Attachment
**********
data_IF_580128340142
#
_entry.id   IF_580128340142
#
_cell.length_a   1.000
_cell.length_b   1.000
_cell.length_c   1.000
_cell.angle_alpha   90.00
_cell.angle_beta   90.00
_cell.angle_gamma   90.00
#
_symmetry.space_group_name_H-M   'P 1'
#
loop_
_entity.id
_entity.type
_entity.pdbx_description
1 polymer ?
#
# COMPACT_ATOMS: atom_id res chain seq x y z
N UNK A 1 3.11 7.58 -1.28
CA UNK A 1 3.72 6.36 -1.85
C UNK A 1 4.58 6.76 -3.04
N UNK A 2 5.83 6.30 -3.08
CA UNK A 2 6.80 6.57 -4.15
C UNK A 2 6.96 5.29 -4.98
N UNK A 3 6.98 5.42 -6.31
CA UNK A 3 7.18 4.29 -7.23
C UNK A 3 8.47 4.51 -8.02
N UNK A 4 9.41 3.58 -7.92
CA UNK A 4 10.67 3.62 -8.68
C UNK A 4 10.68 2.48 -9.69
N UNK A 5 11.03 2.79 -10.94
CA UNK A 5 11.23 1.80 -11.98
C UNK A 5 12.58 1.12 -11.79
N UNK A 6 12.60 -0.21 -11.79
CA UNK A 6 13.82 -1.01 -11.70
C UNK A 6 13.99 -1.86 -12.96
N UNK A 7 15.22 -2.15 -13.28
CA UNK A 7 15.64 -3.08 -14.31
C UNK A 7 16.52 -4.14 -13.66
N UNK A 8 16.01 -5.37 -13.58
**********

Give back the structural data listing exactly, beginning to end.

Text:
data_IF_580128340142
#
_entry.id   IF_580128340142
#
_cell.length_a   1.000
_cell.length_b   1.000
_cell.length_c   1.000
_cell.angle_alpha   90.00
_cell.angle_beta   90.00
_cell.angle_gamma   90.00
#
_symmetry.space_group_name_H-M   'P 1'
#
loop_
_entity.id
_entity.type
_entity.pdbx_description
1 polymer ?
#
# COMPACT_ATOMS: atom_id res chain seq x y z
N UNK A 1 3.11 7.58 -1.28
CA UNK A 1 3.72 6.36 -1.85
C UNK A 1 4.58 6.76 -3.04
N UNK A 2 5.83 6.30 -3.08
CA UNK A 2 6.80 6.57 -4.15
C UNK A 2 6.96 5.29 -4.98
N UNK A 3 6.98 5.42 -6.31
CA UNK A 3 7.18 4.29 -7.23
C UNK A 3 8.47 4.51 -8.02
N UNK A 4 9.41 3.58 -7.92
CA UNK A 4 10.67 3.62 -8.68
C UNK A 4 10.68 2.48 -9.69
N UNK A 5 11.03 2.79 -10.94
CA UNK A 5 11.23 1.80 -11.98
C UNK A 5 12.58 1.12 -11.79
N UNK A 6 12.60 -0.21 -11.79
CA UNK A 6 13.82 -1.01 -11.70
C UNK A 6 13.99 -1.86 -12.96
N UNK A 7 15.22 -2.15 -13.28
CA UNK A 7 15.64 -3.08 -14.31
C UNK A 7 16.52 -4.14 -13.66
N UNK A 8 16.01 -5.37 -13.58